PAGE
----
SOLUTIONS AND ELECTROLYTIC DISSOCIATION
Vaporization and fusion are not the only means by which the physical state of a body may be changed without modifying its chemical constitution. From the most remote periods solution has also been known and studied, but only in the last twenty years have we obtained other than empirical information regarding this phenomenon.
It is natural to employ here also the methods which have allowed us to penetrate into the knowledge of other transformations. The problem of solution may be approached by way of thermodynamics and of the hypotheses of kinetics.
As long ago as 1858, Kirchhoff, by attributing to saline solutions— that is to say, to mixtures of water and a non-volatile liquid like sulphuric acid—the properties of internal energy, discovered a relation between the quantity of heat given out on the addition of a certain quantity of water to a solution and the variations to which condensation and temperature subject the vapour-tension of the solution. He calculated for this purpose the variations of energy which are produced when passing from one state to another by two different series of transformations; and, by comparing the two expressions thus obtained, he established a relation between the various elements of the phenomenon. But, for a long time afterwards, the question made little progress, because there seemed to be hardly any means of introducing into this study the second principle of thermodynamics. It was the memoir of Gibbs which at last opened out this rich domain and enabled it to be rationally exploited. As early as 1886, M. Duhem showed that the theory of the thermodynamic potential furnished precise information on solutions or liquid mixtures. He thus discovered over again the famous law on the lowering of the congelation temperature of solvents which had just been established by M. Raoult after a long series of now classic researches.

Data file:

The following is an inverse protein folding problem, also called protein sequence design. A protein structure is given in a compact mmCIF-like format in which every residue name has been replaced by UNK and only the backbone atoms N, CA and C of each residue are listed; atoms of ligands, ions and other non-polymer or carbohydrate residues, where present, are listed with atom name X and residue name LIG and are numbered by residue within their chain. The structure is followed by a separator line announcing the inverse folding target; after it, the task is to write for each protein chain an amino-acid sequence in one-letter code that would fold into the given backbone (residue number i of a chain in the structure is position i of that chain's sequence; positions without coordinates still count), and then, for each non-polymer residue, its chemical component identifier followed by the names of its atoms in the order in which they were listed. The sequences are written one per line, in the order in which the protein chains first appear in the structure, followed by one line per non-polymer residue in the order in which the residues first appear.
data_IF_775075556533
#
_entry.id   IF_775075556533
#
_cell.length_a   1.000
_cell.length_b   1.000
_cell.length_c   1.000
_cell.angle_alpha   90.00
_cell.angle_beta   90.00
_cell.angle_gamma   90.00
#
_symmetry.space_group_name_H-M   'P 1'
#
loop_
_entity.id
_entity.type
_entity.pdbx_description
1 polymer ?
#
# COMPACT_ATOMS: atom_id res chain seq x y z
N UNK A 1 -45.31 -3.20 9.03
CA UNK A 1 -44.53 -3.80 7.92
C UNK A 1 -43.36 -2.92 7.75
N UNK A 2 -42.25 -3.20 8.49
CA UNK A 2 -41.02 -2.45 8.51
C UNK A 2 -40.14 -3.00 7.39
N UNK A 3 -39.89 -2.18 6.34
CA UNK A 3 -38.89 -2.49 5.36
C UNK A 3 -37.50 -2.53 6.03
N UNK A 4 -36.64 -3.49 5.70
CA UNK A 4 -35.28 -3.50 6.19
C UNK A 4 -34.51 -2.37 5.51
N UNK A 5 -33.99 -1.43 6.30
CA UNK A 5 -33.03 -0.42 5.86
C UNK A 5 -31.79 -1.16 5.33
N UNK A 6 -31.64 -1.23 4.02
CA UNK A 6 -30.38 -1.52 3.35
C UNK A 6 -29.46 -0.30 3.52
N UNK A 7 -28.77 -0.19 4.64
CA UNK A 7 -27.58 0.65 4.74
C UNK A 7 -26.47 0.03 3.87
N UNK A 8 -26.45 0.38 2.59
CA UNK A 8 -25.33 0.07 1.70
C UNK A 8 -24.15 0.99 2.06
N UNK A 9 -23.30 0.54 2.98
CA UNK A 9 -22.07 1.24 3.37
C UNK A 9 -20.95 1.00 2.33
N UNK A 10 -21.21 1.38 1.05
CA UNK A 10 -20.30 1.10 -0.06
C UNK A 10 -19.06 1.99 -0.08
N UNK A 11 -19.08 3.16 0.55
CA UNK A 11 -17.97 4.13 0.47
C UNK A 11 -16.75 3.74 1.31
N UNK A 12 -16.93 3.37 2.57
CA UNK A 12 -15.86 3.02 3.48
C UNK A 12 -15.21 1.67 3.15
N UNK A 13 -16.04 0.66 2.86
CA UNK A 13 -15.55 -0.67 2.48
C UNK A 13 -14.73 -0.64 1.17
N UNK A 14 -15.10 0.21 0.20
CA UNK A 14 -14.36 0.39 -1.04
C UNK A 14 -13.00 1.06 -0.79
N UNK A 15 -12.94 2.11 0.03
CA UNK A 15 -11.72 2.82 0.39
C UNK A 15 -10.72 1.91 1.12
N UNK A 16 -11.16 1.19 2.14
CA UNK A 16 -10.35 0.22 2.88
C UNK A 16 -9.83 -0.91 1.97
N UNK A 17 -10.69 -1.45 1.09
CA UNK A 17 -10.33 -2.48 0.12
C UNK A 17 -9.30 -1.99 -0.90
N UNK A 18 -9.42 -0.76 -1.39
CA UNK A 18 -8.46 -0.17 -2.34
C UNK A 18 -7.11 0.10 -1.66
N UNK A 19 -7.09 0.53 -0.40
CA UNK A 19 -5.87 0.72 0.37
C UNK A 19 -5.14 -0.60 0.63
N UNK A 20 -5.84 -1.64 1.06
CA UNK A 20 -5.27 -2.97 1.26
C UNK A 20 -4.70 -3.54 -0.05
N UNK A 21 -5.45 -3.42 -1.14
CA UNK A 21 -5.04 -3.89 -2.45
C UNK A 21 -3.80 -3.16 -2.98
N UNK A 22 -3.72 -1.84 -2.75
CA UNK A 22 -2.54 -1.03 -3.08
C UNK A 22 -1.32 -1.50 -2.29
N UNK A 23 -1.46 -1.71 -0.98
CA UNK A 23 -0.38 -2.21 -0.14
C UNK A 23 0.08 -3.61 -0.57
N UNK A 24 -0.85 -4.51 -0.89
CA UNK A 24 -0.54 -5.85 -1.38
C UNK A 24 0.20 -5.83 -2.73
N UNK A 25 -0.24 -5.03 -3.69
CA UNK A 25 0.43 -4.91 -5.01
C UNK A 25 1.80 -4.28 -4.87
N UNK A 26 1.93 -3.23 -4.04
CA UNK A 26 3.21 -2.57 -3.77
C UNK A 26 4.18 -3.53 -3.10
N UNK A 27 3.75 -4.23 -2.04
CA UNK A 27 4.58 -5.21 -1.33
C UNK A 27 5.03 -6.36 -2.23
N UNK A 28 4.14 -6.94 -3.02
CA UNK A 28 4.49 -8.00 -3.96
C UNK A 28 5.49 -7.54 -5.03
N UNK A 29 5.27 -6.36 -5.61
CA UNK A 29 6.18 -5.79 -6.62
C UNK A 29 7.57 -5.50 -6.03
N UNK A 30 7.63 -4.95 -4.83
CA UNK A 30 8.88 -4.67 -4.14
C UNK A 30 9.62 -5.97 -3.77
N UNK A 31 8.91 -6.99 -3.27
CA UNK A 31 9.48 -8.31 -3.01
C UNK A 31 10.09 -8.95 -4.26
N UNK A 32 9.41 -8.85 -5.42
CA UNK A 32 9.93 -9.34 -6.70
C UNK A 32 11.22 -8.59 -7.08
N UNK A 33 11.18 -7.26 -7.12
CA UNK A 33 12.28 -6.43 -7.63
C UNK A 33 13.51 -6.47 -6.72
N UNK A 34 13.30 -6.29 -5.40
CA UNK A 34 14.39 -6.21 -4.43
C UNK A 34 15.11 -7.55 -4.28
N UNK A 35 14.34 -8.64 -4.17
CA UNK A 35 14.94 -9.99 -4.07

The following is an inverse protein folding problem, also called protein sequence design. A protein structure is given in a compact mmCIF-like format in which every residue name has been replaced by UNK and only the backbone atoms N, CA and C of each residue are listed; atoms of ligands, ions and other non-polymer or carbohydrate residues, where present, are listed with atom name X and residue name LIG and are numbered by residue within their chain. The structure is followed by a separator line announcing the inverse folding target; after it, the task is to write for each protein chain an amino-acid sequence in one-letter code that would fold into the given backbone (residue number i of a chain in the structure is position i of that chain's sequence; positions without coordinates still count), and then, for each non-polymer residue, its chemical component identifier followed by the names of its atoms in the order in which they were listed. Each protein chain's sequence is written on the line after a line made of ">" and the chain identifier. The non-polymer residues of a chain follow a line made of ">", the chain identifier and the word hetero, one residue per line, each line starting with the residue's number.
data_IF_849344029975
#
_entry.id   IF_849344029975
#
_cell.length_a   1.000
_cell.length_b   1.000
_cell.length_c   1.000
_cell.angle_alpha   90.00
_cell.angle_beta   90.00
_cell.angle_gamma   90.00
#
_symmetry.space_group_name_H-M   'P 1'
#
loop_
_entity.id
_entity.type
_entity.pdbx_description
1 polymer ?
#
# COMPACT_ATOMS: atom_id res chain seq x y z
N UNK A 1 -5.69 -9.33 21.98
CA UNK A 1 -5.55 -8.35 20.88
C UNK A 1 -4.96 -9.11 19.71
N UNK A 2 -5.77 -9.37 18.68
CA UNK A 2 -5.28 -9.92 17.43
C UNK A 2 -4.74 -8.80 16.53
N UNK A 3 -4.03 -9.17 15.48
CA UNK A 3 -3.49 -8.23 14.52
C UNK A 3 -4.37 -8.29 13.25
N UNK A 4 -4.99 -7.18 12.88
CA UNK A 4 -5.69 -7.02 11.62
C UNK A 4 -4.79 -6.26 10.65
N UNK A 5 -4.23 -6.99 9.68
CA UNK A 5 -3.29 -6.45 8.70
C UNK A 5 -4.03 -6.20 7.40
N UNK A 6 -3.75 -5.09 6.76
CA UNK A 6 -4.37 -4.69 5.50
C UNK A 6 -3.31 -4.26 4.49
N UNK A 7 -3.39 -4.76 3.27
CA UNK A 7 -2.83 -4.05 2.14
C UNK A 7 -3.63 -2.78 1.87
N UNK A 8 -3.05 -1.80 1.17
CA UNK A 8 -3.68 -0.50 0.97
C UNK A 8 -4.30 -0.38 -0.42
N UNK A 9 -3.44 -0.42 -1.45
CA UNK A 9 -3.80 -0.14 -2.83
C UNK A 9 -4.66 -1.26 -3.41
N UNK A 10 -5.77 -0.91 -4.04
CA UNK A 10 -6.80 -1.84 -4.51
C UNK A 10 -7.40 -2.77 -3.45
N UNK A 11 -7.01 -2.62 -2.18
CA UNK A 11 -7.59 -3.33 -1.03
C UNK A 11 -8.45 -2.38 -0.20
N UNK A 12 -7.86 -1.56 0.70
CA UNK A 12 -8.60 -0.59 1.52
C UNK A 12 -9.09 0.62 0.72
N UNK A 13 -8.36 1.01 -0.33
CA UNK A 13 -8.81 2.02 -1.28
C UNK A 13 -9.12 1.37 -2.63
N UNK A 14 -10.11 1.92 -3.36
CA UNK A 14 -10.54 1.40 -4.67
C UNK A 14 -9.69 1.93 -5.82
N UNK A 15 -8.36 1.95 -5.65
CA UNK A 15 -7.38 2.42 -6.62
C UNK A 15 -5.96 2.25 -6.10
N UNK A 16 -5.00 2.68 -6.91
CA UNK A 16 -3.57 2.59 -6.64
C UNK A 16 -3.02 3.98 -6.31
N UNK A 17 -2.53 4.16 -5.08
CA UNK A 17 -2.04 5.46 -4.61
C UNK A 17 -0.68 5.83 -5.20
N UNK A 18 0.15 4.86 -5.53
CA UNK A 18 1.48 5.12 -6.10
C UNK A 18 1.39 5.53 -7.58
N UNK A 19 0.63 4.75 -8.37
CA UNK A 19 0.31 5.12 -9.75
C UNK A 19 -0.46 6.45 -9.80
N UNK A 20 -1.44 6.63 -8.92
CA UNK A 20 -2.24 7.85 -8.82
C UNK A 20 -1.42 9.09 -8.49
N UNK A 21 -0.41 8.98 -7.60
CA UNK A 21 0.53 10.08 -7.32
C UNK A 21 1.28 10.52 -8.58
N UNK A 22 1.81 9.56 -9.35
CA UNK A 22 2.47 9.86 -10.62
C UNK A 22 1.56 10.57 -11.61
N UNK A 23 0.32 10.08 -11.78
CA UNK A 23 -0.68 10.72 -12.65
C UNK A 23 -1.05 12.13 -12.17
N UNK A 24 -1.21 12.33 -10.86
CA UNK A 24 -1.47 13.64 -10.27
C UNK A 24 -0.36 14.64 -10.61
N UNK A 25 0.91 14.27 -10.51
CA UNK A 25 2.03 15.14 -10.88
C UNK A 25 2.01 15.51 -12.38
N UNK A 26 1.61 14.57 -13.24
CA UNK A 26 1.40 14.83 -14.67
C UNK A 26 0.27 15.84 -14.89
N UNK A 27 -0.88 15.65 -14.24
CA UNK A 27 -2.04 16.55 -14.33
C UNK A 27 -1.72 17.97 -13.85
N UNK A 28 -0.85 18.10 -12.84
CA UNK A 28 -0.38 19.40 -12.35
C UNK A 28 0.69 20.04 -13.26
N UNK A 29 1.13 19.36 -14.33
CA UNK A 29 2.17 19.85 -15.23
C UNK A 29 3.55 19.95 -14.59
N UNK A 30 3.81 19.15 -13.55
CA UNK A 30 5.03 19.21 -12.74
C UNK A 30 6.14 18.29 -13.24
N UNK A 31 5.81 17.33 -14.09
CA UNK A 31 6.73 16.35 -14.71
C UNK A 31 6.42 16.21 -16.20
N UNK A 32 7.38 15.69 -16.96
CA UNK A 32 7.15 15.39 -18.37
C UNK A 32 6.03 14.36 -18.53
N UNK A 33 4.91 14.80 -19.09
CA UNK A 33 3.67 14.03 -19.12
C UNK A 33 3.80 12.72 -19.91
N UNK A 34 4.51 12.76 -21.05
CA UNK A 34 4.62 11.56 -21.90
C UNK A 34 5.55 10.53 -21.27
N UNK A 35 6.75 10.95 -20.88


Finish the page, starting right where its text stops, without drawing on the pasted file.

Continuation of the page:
[Footnote 14: The “second principle” referred to has been thus enunciated: “In every engine that produces work there is a fall of temperature, and the maximum output of a perfect engine—i.e. the ratio between the heat consumed in work and the heat supplied—depends only on the extreme temperatures between which the fluid is evolved.”—Demanet, Notes de Physique Experimentale, Louvain, 1905, fasc. 2, p. 147. Clausius put it in a negative form, as thus: No engine can of itself, without the aid of external agency, transfer heat from a body at low temperature to a body at a high temperature. Cf. Ganot’s Physics, 17th English edition, Sec. 508.—ED.]
In the minds of many persons, however, grave doubts persisted. Solution appeared to be an essentially irreversible phenomenon. It was therefore, in all strictness, impossible to calculate the entropy of a solution, and consequently to be certain of the value of the thermodynamic potential. The objection would be serious even to-day, and, in calculations, what is called the paradox of Gibbs would be an obstacle.